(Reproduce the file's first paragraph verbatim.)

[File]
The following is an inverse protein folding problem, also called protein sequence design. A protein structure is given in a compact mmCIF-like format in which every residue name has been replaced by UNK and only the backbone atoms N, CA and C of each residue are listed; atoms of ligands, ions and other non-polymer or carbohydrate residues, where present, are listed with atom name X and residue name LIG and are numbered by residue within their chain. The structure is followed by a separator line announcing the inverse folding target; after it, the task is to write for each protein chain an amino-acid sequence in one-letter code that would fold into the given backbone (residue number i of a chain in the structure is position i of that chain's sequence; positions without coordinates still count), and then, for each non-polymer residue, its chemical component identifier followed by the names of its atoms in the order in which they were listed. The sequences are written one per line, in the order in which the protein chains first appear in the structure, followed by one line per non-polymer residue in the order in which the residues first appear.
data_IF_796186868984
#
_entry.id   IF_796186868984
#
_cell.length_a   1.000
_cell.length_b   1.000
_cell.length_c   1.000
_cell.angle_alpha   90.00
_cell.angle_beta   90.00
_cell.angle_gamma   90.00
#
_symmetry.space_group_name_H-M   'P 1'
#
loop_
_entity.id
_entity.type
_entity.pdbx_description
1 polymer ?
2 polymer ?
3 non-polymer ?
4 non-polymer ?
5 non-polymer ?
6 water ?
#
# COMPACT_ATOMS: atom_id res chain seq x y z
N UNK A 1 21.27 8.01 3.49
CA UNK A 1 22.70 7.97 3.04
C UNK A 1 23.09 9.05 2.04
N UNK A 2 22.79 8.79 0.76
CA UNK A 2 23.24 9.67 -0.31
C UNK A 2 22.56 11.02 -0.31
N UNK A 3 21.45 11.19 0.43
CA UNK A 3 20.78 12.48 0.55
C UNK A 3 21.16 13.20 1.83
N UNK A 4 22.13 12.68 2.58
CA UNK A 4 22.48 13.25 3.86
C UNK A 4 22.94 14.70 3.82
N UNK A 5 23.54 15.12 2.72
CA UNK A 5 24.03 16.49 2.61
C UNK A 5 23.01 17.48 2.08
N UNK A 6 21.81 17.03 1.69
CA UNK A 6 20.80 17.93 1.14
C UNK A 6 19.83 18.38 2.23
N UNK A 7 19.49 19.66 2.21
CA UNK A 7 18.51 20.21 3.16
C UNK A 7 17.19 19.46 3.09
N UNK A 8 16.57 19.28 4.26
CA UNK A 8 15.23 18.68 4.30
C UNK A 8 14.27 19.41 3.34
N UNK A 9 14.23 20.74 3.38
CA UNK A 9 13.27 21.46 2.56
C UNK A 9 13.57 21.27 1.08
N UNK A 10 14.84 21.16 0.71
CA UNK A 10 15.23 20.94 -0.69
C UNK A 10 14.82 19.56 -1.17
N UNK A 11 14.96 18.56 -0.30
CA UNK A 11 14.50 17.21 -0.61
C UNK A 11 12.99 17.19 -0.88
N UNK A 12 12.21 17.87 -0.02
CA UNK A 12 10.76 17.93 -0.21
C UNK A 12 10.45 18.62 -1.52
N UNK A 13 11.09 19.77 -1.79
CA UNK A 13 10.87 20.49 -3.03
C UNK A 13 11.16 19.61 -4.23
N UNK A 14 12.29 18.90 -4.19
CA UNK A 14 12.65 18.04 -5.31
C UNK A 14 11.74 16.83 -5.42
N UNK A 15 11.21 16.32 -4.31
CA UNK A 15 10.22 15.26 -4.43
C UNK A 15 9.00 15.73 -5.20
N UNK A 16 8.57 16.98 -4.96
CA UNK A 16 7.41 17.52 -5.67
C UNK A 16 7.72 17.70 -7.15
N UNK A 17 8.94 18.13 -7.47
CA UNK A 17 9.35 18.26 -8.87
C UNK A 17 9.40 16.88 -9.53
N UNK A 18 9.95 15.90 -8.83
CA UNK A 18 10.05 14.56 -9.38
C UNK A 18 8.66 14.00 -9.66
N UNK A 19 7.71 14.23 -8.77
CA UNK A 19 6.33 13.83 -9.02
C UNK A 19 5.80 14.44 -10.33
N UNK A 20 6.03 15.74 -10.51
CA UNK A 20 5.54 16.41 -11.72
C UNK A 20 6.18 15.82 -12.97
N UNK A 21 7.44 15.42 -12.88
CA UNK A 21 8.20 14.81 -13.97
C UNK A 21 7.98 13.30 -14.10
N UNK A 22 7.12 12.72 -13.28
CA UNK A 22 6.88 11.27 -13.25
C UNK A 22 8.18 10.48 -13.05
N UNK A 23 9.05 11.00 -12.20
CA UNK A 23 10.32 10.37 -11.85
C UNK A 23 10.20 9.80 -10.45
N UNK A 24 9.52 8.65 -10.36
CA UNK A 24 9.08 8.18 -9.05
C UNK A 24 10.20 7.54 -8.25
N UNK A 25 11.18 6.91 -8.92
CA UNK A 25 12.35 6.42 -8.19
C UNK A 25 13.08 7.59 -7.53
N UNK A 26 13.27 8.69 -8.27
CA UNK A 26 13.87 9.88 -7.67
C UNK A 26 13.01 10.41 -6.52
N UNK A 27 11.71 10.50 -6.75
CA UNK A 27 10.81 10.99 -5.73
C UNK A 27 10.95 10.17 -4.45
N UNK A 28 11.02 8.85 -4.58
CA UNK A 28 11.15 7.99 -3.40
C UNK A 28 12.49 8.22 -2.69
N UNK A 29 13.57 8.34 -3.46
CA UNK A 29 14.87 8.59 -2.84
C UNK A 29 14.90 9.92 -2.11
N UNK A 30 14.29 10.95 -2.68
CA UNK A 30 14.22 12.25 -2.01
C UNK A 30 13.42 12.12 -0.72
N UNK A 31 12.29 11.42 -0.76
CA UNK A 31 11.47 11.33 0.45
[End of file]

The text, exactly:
The following is an inverse protein folding problem, also called protein sequence design. A protein structure is given in a compact mmCIF-like format in which every residue name has been replaced by UNK and only the backbone atoms N, CA and C of each residue are listed; atoms of ligands, ions and other non-polymer or carbohydrate residues, where present, are listed with atom name X and residue name LIG and are numbered by residue within their chain. The structure is followed by a separator line announcing the inverse folding target; after it, the task is to write for each protein chain an amino-acid sequence in one-letter code that would fold into the given backbone (residue number i of a chain in the structure is position i of that chain's sequence; positions without coordinates still count), and then, for each non-polymer residue, its chemical component identifier followed by the names of its atoms in the order in which they were listed. The sequences are written one per line, in the order in which the protein chains first appear in the structure, followed by one line per non-polymer residue in the order in which the residues first appear.